HTTP-based RESTful APIs can be consumed using simple GET requests. Intermediate proxy servers and reverse-proxies can cache their responses easily.

By sticking to simple semantics scales, REST can take advantage of all levels of caching between clients and the server.

Requests use POST and require a complex XML request to be created, which makes response-caching difficult.

REST relies on a single application protocol (HTTP), URIs, and standardized data formats through XML. It employs established HTTP methods, such as GET and POST, to direct applications. Instead of creating a standard, machine-readable way for applications to discover and use application components on remote systems (the way SOAP is being used for web services), REST developers use URIs to create a common ground so applications can use HTTP and XML to share data. REST developers use XML documents rather than application-method calls to tell distributed programs how to use each other's data.

REST proponents say that using the SOAP protocol to access the functions of remote programs directly is doomed to suffer from the same type of interoperability problems that hobbled previous distributed computing architectures such as DCOM and Common Object Request Broker Architecture.

Active Resource

Prior to the RESTful approach for web applications communicating between server and client applications, SOAP and other XML-RPC forms were used to communicate via an API. Active Resource, introduced with Rails 2, replaced Action Web Service. Active Resource has complete understanding of the RESTful routing and the XML representation. This is a class that maps RESTful resources as models in a Rails application. Active Resource provides the tools to quickly and easily consume REST-based web services conforming to the Rails RESTful URI structure and protocol conventions. Active Resource automatically maps the response from any conforming service to rich Ruby objects. Active Resource also provides all the lifecycle methods needed to easily perform the basic CRUD functions.

The CRUD operations correspond to the HTTP methods POST, GET, PUT, and DELETE, respectively. Active Resource has a method for each of these HTTP methods, too. They take the same arguments as CRUD but return a hash of the XML received. An Active Resource object is essentially a front end to the REST web server. It obtains and modifies its data by making HTTP calls back to the server and parsing the XML results back into a Ruby object.

A minimal Active Resource example is shown in Listing 1. Assume there's a library application that has each category as a different client and Indian History is one of the categories.

Listing 1. Active Resource example
class IndianHistory < ActiveResource::Base = “”

ActiveResource has the same methods as Active Record. In the code sample above, the class IndianHistory is being inherited from ActiveResource Base. On the second line, holds the site value that holds the URI of the IndianHistory books. In this case , the URI is (assuming that the URI is yet another Rails application with required models and controller actions).

Now that the class is mapped to the RESTful resources located with the site value, you're ready to manipulate the resources of the IndianHistory class. To get a list of all books under Indian History, you would call its find method, which is similar to the Active Record find method.

>> books = IndianHistory.find (:all)

This Active Resource module is similar to the Active Record module; they have the same look and feel.

Assume you're looking for books with the title "Akbar." You would use the following code:

>> books = IndianHistory.find(:all, :params => { :title => “Akbar”}}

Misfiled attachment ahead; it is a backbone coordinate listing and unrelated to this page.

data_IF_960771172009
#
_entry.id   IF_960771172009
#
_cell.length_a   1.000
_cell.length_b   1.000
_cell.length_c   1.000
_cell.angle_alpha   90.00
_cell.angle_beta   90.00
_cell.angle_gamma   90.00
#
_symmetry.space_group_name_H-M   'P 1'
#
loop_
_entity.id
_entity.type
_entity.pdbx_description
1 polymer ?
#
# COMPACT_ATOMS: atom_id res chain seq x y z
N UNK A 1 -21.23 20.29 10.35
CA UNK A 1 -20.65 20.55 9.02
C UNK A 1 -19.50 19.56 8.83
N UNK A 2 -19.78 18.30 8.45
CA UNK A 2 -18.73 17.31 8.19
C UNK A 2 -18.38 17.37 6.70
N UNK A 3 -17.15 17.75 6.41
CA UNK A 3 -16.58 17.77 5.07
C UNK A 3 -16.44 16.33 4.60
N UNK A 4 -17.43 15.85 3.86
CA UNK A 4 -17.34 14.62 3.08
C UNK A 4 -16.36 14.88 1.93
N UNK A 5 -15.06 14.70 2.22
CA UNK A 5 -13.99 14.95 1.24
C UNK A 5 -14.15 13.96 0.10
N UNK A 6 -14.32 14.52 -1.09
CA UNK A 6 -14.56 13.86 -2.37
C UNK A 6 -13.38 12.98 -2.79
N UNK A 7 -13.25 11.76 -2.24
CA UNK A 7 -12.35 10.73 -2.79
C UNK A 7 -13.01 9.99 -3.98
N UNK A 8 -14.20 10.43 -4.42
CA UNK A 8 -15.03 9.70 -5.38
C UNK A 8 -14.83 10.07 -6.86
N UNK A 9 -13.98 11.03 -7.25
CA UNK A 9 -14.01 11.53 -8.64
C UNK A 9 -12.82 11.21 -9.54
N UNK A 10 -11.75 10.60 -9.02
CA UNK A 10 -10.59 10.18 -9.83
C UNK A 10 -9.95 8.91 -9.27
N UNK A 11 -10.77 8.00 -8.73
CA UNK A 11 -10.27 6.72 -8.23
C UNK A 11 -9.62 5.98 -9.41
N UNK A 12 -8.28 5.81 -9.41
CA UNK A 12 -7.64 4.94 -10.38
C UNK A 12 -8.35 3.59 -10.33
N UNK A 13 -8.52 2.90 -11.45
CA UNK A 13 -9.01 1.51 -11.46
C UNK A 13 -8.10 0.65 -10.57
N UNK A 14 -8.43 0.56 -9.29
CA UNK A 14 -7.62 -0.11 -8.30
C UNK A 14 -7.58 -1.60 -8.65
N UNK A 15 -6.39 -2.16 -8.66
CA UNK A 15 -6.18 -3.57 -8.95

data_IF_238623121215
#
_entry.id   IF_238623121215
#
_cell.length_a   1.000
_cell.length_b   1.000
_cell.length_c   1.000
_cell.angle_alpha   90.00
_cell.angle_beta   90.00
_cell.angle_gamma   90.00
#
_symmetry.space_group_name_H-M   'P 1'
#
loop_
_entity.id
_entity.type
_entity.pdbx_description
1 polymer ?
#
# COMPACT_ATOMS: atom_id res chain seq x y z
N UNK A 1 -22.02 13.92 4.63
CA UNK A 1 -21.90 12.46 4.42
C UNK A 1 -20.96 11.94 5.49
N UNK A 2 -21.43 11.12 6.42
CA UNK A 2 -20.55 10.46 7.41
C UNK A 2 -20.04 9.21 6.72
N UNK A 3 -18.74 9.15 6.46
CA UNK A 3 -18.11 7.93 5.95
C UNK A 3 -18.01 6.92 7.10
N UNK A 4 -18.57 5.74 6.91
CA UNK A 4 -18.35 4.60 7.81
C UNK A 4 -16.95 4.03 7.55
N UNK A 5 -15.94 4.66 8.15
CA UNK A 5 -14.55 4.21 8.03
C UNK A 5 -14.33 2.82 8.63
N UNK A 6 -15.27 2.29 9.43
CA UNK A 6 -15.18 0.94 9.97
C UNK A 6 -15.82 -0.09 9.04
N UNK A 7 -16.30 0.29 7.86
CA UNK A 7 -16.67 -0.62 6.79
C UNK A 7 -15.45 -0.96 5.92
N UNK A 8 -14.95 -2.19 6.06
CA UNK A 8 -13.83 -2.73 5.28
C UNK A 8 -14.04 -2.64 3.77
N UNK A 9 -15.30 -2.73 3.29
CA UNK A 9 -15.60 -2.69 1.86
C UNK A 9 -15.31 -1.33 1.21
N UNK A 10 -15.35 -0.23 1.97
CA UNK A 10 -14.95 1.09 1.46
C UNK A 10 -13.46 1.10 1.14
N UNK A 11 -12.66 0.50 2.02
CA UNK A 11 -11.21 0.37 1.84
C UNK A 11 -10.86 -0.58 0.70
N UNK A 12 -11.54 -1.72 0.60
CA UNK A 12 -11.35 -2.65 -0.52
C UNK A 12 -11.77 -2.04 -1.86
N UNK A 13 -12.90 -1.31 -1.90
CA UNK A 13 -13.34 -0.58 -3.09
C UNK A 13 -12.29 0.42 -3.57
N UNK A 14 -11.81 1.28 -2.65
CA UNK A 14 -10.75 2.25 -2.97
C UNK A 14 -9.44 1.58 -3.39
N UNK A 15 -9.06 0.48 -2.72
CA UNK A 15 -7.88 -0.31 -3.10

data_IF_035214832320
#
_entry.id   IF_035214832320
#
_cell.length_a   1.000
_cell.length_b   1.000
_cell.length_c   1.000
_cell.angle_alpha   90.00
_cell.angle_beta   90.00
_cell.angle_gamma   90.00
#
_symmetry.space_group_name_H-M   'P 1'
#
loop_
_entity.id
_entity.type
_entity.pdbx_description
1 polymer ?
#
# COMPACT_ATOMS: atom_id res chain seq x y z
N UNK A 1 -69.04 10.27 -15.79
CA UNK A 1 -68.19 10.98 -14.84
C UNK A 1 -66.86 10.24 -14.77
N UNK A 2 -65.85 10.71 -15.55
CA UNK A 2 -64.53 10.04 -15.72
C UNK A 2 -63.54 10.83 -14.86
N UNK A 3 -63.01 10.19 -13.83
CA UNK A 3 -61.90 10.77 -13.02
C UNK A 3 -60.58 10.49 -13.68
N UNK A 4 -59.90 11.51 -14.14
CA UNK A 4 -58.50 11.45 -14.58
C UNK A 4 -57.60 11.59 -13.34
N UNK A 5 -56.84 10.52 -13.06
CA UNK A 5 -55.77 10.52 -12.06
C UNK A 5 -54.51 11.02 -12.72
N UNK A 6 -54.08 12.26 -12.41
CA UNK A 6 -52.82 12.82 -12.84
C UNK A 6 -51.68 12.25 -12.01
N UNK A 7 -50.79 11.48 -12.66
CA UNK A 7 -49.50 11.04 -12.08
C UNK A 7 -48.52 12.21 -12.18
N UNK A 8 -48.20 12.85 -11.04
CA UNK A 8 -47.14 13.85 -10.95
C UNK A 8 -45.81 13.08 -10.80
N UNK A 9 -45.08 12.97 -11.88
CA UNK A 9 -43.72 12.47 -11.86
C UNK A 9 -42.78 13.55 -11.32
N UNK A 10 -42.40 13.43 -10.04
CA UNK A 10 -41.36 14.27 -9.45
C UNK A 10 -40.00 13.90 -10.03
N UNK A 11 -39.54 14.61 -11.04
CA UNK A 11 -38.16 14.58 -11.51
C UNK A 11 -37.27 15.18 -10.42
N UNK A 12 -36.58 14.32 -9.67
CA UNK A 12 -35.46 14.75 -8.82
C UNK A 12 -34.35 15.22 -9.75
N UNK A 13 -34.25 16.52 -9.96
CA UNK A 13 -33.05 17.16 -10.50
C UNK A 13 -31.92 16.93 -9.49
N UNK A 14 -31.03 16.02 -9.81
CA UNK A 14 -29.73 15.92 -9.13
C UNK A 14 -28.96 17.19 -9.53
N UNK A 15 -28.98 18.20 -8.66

Unlike the regular :conditions clause in the Active Record find method, the example instead uses :params, and the URL is GET

Active Resource is not limited to retrieving data. You can use all the CRUD operations. In the script/console you can use:

>> IndianHistory.create (:title => “Jhansi Stories”, :amount => 233.00, :available => 0)

The line above would create an HTTP POST with the supplied data to the controller where the code in Listing 2 exists in the create action.

Listing 2. Create
class IndianHistoryController < ActiveResource::Base
def create
@book = (params [:indian_history])
respond_to do |format|
flash[:notice] = “New title added successfully” 
format.html { redirect_to(@book) }
format.xml { render :xml => @book, :status => :created}
format.html { render :action => “new” }
format.xml { render :xml => @book.errors, :status => :unprocessable_entity}


If the book record is saved successfully, the newly created record is returned with an HTTP 201 status code, and the view is redirected with the newly created record.

Similarly, you can update and delete the records, provided you have permission or access to perform administration.

For the Update operation, in the script/console use:

Listing 3. Update
>> book= IndianHistory.find (2)
>> book.available = 1
>> book = IndianHistory.find (2)
>> book.available # => 1

You updated the availability of the book and saved the record. There is a slight difference between ActiveResource and ActiveRecord: The methods (save) and (update) are not present in the ActiveResource.

Finally, the statement below removes the record from the database.

>> IndianHistory.delete(2)

In addition to the basic operations described here, Active Resource lets you support HTTP basic authentication by setting an HTTP header. The security aspect of client server connections is accomplished by Active Resource authenticating on each connection, provided the username and password are set and errors are thrown on failure of authentication. Basic authentication can also be easily implemented.


In this article you learned about web services, REST, SOAP, and Rails Active Resource. A simple example of Active Resource walked you through the CRUD operations.

The Ruby on Rails Active Resource package provides easy communication between multiple web applications in a RESTful manner. In addition to the CRUD operations, it lets you create customized actions.